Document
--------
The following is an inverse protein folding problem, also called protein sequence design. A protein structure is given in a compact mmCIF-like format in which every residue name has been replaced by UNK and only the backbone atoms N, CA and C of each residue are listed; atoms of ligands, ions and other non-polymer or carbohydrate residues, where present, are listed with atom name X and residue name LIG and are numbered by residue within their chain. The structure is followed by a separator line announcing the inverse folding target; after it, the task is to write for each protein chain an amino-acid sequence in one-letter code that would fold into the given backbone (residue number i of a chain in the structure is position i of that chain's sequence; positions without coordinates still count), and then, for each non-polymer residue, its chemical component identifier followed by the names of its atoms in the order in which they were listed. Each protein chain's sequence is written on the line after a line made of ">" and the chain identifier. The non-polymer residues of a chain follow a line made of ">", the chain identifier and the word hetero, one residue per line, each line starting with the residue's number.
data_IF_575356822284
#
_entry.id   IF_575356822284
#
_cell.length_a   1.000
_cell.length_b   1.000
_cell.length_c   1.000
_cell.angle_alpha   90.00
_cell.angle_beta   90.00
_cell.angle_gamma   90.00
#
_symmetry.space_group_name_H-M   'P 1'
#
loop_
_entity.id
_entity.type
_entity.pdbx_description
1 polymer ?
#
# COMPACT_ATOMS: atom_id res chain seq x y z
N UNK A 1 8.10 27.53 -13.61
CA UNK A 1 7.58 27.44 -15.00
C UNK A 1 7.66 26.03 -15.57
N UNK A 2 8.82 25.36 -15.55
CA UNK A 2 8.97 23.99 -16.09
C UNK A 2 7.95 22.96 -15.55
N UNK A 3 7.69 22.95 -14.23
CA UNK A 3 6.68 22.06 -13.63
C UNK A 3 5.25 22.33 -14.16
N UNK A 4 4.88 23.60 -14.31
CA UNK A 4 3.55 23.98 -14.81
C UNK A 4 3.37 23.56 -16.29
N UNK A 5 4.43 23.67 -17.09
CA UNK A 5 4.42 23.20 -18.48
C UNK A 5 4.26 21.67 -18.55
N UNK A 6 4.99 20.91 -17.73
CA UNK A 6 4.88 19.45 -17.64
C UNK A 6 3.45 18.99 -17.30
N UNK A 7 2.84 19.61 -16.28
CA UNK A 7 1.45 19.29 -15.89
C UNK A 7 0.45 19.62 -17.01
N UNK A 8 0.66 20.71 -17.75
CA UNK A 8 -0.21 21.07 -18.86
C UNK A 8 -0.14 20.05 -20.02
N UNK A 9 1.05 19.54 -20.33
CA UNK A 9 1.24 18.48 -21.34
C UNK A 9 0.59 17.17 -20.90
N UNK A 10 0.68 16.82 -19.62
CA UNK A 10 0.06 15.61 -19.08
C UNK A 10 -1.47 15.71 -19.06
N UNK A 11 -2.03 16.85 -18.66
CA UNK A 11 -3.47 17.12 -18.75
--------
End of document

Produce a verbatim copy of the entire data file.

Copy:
The following is an inverse protein folding problem, also called protein sequence design. A protein structure is given in a compact mmCIF-like format in which every residue name has been replaced by UNK and only the backbone atoms N, CA and C of each residue are listed; atoms of ligands, ions and other non-polymer or carbohydrate residues, where present, are listed with atom name X and residue name LIG and are numbered by residue within their chain. The structure is followed by a separator line announcing the inverse folding target; after it, the task is to write for each protein chain an amino-acid sequence in one-letter code that would fold into the given backbone (residue number i of a chain in the structure is position i of that chain's sequence; positions without coordinates still count), and then, for each non-polymer residue, its chemical component identifier followed by the names of its atoms in the order in which they were listed. Each protein chain's sequence is written on the line after a line made of ">" and the chain identifier. The non-polymer residues of a chain follow a line made of ">", the chain identifier and the word hetero, one residue per line, each line starting with the residue's number.
data_IF_575356822284
#
_entry.id   IF_575356822284
#
_cell.length_a   1.000
_cell.length_b   1.000
_cell.length_c   1.000
_cell.angle_alpha   90.00
_cell.angle_beta   90.00
_cell.angle_gamma   90.00
#
_symmetry.space_group_name_H-M   'P 1'
#
loop_
_entity.id
_entity.type
_entity.pdbx_description
1 polymer ?
#
# COMPACT_ATOMS: atom_id res chain seq x y z
N UNK A 1 8.10 27.53 -13.61
CA UNK A 1 7.58 27.44 -15.00
C UNK A 1 7.66 26.03 -15.57
N UNK A 2 8.82 25.36 -15.55
CA UNK A 2 8.97 23.99 -16.09
C UNK A 2 7.95 22.96 -15.55
N UNK A 3 7.69 22.95 -14.23
CA UNK A 3 6.68 22.06 -13.63
C UNK A 3 5.25 22.33 -14.16
N UNK A 4 4.88 23.60 -14.31
CA UNK A 4 3.55 23.98 -14.81
C UNK A 4 3.37 23.56 -16.29
N UNK A 5 4.43 23.67 -17.09
CA UNK A 5 4.42 23.20 -18.48
C UNK A 5 4.26 21.67 -18.55
N UNK A 6 4.99 20.91 -17.73
CA UNK A 6 4.88 19.45 -17.64
C UNK A 6 3.45 18.99 -17.30
N UNK A 7 2.84 19.61 -16.28
CA UNK A 7 1.45 19.29 -15.89
C UNK A 7 0.45 19.62 -17.01
N UNK A 8 0.66 20.71 -17.75
CA UNK A 8 -0.21 21.07 -18.86
C UNK A 8 -0.14 20.05 -20.02
N UNK A 9 1.05 19.54 -20.33
CA UNK A 9 1.24 18.48 -21.34
C UNK A 9 0.59 17.17 -20.90
N UNK A 10 0.68 16.82 -19.62
CA UNK A 10 0.06 15.61 -19.08
C UNK A 10 -1.47 15.71 -19.06
N UNK A 11 -2.03 16.85 -18.66
CA UNK A 11 -3.47 17.12 -18.75